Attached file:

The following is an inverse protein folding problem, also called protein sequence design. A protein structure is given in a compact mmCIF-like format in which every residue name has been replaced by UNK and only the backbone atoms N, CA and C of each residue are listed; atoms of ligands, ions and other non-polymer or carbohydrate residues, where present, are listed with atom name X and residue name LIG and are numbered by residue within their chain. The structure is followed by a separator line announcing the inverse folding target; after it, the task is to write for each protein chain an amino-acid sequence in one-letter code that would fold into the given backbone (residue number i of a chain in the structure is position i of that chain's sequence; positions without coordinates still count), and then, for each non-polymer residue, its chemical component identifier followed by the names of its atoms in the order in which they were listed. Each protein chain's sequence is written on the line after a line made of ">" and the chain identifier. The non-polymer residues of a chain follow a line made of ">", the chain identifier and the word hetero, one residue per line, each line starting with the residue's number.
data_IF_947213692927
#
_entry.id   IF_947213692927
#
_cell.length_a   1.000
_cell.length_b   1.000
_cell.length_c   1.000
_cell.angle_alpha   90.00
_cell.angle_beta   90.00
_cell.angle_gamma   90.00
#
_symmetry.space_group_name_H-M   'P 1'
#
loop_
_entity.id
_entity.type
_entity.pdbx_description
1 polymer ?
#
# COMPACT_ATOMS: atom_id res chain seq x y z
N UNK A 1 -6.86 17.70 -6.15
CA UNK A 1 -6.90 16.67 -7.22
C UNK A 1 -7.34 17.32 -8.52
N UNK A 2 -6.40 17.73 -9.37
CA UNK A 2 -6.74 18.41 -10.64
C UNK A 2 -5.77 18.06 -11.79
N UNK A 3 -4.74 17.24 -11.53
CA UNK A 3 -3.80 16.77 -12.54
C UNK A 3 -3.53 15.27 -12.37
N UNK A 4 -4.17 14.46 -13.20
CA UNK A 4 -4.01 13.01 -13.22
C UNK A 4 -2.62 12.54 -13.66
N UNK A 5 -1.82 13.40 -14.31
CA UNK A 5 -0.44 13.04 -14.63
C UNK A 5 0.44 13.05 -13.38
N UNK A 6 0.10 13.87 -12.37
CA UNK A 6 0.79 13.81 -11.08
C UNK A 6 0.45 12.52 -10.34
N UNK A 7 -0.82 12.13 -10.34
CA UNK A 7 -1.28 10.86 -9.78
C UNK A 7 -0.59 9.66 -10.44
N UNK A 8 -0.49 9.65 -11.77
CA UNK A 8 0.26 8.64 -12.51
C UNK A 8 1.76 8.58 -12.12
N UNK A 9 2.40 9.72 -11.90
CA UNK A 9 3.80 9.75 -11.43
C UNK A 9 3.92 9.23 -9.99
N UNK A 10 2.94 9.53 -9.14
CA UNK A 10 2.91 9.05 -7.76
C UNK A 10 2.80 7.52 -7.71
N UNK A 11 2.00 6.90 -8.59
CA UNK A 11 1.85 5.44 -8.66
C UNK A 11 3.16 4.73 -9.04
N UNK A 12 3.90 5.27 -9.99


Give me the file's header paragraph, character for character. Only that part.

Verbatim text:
The following is an inverse protein folding problem, also called protein sequence design. A protein structure is given in a compact mmCIF-like format in which every residue name has been replaced by UNK and only the backbone atoms N, CA and C of each residue are listed; atoms of ligands, ions and other non-polymer or carbohydrate residues, where present, are listed with atom name X and residue name LIG and are numbered by residue within their chain. The structure is followed by a separator line announcing the inverse folding target; after it, the task is to write for each protein chain an amino-acid sequence in one-letter code that would fold into the given backbone (residue number i of a chain in the structure is position i of that chain's sequence; positions without coordinates still count), and then, for each non-polymer residue, its chemical component identifier followed by the names of its atoms in the order in which they were listed. Each protein chain's sequence is written on the line after a line made of ">" and the chain identifier. The non-polymer residues of a chain follow a line made of ">", the chain identifier and the word hetero, one residue per line, each line starting with the residue's number.